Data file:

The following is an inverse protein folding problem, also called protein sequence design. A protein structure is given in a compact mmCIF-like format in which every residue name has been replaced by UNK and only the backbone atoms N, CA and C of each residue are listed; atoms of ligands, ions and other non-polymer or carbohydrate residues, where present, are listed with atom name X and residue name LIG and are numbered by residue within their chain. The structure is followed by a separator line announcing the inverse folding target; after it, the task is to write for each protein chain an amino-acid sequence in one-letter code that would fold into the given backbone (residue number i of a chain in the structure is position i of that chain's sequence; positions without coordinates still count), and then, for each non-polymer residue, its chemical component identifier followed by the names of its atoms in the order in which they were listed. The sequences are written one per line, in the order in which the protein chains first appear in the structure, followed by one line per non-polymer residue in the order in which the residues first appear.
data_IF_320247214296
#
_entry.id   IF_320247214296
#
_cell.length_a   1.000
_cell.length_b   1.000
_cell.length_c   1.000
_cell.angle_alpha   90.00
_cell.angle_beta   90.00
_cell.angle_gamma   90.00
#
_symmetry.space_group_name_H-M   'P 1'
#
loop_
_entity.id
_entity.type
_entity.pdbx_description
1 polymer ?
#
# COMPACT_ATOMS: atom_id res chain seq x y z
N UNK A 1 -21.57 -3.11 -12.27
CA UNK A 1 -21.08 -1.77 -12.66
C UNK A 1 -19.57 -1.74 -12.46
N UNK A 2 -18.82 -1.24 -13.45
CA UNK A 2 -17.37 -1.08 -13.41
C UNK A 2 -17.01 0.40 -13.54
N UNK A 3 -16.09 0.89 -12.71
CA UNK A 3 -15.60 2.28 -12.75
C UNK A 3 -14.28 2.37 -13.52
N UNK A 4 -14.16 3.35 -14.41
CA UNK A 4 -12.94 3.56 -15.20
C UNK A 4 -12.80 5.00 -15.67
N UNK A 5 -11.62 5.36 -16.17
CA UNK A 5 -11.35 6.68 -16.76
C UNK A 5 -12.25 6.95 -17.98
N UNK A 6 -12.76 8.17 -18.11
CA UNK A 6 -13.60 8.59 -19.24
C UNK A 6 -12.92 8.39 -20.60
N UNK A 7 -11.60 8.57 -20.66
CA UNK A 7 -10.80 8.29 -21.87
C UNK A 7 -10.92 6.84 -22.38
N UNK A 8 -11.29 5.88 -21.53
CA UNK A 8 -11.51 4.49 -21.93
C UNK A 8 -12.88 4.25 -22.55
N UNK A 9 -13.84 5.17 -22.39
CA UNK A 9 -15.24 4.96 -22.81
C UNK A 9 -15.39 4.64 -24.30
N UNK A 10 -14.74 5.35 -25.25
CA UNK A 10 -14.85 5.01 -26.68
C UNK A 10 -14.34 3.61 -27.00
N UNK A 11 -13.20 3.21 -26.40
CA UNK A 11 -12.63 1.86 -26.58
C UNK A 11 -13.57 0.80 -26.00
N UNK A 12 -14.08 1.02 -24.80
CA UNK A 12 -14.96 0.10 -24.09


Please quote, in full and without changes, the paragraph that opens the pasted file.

The following is an inverse protein folding problem, also called protein sequence design. A protein structure is given in a compact mmCIF-like format in which every residue name has been replaced by UNK and only the backbone atoms N, CA and C of each residue are listed; atoms of ligands, ions and other non-polymer or carbohydrate residues, where present, are listed with atom name X and residue name LIG and are numbered by residue within their chain. The structure is followed by a separator line announcing the inverse folding target; after it, the task is to write for each protein chain an amino-acid sequence in one-letter code that would fold into the given backbone (residue number i of a chain in the structure is position i of that chain's sequence; positions without coordinates still count), and then, for each non-polymer residue, its chemical component identifier followed by the names of its atoms in the order in which they were listed. The sequences are written one per line, in the order in which the protein chains first appear in the structure, followed by one line per non-polymer residue in the order in which the residues first appear.